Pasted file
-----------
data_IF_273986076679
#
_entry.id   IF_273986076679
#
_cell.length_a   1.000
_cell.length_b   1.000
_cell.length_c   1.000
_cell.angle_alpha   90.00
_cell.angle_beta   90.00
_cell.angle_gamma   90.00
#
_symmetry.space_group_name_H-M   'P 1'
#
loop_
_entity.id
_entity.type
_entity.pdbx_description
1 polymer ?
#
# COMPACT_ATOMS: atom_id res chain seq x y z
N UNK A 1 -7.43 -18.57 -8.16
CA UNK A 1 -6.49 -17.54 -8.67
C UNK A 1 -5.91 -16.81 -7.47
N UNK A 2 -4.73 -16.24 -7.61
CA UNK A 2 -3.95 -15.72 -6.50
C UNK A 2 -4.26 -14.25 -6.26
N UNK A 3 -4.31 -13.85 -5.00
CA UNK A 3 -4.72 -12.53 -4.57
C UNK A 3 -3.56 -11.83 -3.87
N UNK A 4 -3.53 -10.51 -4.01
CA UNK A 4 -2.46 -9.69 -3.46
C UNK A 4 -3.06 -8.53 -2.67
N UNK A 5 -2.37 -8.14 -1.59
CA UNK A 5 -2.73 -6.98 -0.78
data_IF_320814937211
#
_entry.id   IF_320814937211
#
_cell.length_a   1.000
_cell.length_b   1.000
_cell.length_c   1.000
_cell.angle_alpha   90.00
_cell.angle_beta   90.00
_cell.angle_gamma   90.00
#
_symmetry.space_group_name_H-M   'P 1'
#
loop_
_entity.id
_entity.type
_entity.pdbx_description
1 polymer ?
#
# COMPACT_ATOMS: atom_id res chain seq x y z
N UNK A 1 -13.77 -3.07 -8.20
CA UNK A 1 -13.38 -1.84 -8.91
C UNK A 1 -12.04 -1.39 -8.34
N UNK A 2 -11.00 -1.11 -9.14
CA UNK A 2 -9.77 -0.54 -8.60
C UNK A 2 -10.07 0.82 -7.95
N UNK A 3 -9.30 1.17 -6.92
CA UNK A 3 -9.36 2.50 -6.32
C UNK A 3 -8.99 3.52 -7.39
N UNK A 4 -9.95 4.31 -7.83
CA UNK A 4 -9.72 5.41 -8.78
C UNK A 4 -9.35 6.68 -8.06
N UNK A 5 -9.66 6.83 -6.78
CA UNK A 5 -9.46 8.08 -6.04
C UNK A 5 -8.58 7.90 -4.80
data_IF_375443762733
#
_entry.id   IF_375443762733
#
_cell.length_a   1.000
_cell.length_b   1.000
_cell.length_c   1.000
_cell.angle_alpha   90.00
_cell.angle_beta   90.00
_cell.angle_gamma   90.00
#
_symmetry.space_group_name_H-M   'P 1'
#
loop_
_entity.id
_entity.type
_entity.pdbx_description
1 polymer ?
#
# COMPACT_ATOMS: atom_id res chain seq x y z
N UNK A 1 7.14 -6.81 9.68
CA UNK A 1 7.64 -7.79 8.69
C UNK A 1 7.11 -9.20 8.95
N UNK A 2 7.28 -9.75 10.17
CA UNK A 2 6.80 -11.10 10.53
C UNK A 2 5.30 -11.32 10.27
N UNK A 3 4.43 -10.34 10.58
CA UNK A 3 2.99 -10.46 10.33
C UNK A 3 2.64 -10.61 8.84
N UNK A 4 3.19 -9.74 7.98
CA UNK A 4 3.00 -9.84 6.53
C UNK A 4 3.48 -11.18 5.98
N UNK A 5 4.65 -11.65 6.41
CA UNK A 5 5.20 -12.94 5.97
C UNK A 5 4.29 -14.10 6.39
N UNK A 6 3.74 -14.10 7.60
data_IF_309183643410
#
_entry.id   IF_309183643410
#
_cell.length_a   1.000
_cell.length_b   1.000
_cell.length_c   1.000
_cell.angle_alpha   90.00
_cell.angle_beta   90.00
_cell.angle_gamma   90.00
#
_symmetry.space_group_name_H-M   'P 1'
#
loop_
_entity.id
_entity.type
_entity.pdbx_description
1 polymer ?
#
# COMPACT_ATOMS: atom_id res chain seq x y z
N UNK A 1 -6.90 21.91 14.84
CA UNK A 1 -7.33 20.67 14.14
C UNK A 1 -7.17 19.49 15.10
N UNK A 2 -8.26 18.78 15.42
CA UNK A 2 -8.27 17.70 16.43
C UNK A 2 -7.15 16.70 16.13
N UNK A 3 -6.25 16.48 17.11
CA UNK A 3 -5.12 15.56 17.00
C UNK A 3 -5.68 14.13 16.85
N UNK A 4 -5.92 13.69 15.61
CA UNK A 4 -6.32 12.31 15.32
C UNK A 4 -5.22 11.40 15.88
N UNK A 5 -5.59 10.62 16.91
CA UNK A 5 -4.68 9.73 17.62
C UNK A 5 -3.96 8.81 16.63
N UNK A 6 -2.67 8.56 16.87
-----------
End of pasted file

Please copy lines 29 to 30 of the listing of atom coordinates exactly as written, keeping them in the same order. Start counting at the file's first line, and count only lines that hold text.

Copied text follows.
C UNK A 3 -3.56 -11.83 -3.87
N UNK A 4 -3.53 -10.51 -4.01